There are almost 800,000 patients in the United States who are intubated and require mechanical ventilation annually. More than half of these patients are awake, alert and desperately attempting to communicate with nurses, physicians and their loved ones. Current methods that exist today to assist patients with their communication needs are either antiquated, time consuming or just cumbersome.
A tablet-based communication application called “Speak for Myself” was developed by Rebecca Koszalinski, R.N., Ph.D., during her doctoral studies under the guidance of Ruth Tappen, Ed.D., R.N., F.A.A.N., the Christine E. Lynn eminent scholar and professor in the Christine E. Lynn College of Nursing at Florida Atlantic University. Speak for Myself is proving to be an invaluable tool empowering patients who are voiceless.
Results of a pilot study of Speak for Myself, conducted at three hospitals in South Florida, was recently published in the journal Computers, Informatics, Nursing, and demonstrates the importance of this innovative computer app as well as the disconnect between what health care providers think patients want to communicate and what patients actually want to communicate. Subjects in the study ranged in age from 45 to 91 and were hospitalized in intensive care units including cardiovascular, neurological, and surgical ICUs.
“When patients are not able to clearly verbalize their needs, there is an elevated risk of misinterpretation and misunderstanding, which could lead to errors and unintentional poorer quality of care,” said Tappen. “While writing boards and other traditional methods may be helpful, important information is often lost. Furthermore, allowing others to speak for the patient has its limitations.”
Speak for Myself enables a patient to communicate his or her level of pain using an analog pain scale. It also helps them convey feelings of fear and loneliness as well as their physical needs such as suctioning, repositioning needs and requests for toileting. The app has a graphic for indicating the location of their pain and the level of pain they are experiencing. When a patient touches the screen to indicate the location of pain on the body graphic, the voice says “it hurts here.” Patients can use shortcuts and single words or type in phrases or full sentences to communicate their needs. The software is predictive so that if a patient begins to enter a word, the program will anticipate and present likely solutions.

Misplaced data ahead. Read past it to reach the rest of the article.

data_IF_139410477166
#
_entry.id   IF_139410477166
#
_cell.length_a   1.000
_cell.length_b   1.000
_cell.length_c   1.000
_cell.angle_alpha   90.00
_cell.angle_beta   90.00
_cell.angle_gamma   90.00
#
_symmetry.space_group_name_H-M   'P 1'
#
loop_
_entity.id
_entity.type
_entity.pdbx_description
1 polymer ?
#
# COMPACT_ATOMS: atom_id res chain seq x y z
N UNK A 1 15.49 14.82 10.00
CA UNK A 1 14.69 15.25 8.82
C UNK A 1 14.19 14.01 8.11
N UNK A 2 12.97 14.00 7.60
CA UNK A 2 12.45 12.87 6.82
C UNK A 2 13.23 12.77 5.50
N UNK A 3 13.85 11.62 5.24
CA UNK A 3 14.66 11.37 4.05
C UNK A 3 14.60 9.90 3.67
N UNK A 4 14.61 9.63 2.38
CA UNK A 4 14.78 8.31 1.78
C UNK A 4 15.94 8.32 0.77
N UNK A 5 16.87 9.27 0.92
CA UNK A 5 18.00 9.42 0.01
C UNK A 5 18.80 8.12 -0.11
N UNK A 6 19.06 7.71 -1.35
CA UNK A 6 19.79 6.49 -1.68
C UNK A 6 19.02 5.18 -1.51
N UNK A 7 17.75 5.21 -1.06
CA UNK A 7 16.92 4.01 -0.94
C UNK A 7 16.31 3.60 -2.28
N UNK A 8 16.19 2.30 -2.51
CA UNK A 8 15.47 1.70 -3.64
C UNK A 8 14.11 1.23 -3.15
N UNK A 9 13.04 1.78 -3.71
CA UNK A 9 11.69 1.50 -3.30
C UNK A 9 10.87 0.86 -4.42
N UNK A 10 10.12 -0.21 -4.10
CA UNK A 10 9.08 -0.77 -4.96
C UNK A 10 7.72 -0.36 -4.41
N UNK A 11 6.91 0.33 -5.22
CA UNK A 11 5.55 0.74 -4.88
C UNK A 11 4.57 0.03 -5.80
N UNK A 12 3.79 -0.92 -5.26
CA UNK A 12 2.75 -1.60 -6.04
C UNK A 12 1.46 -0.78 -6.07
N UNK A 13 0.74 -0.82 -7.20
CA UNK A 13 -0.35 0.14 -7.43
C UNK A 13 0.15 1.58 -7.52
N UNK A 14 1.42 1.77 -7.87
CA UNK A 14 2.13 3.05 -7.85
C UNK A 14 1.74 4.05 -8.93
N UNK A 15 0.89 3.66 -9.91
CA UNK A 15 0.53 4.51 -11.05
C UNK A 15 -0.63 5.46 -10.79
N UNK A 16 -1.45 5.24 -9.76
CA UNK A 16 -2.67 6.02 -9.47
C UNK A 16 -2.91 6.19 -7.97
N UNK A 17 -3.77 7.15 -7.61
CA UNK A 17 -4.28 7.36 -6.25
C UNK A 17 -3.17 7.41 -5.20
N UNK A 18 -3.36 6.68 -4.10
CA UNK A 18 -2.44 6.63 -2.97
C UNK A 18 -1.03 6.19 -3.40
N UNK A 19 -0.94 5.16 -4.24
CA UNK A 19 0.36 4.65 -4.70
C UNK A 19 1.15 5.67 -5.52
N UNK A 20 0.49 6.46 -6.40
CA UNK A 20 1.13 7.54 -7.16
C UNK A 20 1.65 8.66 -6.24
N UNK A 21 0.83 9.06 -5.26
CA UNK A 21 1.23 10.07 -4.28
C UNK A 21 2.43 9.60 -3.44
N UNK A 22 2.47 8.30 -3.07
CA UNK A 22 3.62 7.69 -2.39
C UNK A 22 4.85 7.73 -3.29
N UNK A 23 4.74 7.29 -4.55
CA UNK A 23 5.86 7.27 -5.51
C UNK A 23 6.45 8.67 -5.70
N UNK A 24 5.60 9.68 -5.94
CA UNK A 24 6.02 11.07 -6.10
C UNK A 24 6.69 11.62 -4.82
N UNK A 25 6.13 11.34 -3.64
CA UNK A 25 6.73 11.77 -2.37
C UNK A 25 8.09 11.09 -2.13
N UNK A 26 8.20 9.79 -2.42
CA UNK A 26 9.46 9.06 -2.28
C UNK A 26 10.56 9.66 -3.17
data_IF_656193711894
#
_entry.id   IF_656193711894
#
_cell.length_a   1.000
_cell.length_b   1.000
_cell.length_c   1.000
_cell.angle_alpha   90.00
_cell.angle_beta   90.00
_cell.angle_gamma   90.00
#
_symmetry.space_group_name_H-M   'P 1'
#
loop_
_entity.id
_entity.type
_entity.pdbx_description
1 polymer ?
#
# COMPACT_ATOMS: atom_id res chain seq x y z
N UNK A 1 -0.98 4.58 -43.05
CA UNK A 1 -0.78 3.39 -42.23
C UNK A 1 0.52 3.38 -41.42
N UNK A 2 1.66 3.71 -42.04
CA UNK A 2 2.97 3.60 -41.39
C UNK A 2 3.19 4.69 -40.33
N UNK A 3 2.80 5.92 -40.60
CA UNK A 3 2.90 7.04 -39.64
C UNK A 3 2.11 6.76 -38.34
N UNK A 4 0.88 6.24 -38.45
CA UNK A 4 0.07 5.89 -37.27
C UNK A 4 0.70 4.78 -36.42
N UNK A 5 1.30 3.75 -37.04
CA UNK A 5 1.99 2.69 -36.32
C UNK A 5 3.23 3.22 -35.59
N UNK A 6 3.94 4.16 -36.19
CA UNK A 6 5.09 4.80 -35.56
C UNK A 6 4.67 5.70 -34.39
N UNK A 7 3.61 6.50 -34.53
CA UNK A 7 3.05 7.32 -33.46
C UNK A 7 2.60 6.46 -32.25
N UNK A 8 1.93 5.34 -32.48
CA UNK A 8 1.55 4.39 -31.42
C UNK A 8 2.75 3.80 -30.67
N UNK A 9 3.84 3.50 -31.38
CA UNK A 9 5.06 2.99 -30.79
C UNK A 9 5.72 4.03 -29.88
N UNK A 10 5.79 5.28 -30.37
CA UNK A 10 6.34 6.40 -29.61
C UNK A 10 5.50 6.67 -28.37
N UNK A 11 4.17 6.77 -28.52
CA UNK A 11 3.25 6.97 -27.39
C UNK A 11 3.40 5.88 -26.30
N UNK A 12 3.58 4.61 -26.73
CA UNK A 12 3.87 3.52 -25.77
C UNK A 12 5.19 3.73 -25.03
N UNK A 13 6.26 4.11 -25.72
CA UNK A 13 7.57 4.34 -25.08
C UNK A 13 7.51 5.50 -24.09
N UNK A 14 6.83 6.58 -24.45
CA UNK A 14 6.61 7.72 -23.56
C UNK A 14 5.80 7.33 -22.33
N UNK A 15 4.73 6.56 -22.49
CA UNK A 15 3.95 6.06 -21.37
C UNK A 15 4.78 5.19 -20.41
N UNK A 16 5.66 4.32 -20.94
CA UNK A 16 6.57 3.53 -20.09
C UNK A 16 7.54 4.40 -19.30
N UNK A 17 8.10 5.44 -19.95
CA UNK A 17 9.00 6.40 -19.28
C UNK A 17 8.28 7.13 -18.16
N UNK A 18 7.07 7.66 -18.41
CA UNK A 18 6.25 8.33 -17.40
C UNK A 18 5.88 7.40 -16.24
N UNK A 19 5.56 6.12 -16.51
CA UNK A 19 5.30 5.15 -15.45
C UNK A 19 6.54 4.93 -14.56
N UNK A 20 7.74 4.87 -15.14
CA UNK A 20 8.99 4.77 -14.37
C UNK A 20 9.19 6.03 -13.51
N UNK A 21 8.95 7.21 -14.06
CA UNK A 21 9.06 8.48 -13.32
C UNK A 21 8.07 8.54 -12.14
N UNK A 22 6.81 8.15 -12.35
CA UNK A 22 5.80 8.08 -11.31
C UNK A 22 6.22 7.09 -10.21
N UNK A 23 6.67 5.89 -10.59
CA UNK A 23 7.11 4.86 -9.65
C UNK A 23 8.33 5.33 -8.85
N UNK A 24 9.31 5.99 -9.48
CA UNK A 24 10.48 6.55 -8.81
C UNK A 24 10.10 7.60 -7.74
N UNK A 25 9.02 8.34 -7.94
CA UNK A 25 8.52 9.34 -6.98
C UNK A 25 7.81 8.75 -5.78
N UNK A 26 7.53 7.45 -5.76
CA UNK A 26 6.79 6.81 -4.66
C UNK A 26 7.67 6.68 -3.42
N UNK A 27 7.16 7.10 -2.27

“The purpose of Speak for Myself is to provide an easy-to-use, patient-centric, and hospital experience-specific program that can assist patients in expressing their needs,” said Koszalinski, now an assistant professor in the College of Nursing at the University of Tennessee, Knoxville. “Patients want to be heard, to retain control, and to contribute to decisions about their care, even if it is without a voice. Technology at the bedside can play a significant role in making this a reality.”
Results from the study revealed to Tappen and Koszalinski just how effective Speak for Myself was for both patients and health care providers in the ICUs. In one example, a patient who had reported unresolved pain in the back of his throat was finally able to get assessed properly. Health care providers learned that it was the nasogastric tube that had become twisted and was causing his pain. They corrected the placement of the tube and resolved the issue. Perhaps the most dramatic example for clear communication was demonstrated when a patient asked the nurses to help document her end-of-life decisions and wishes. The patient decided not to prolong treatment but to disconnect the mechanical ventilation that was keeping her alive.
“It is accurate to assert that with enhanced communication, patients will have less frustration, their pain will be better controlled, and they will have a greater opportunity to participate in their own care, and this is all supported in our study,” said Tappen.
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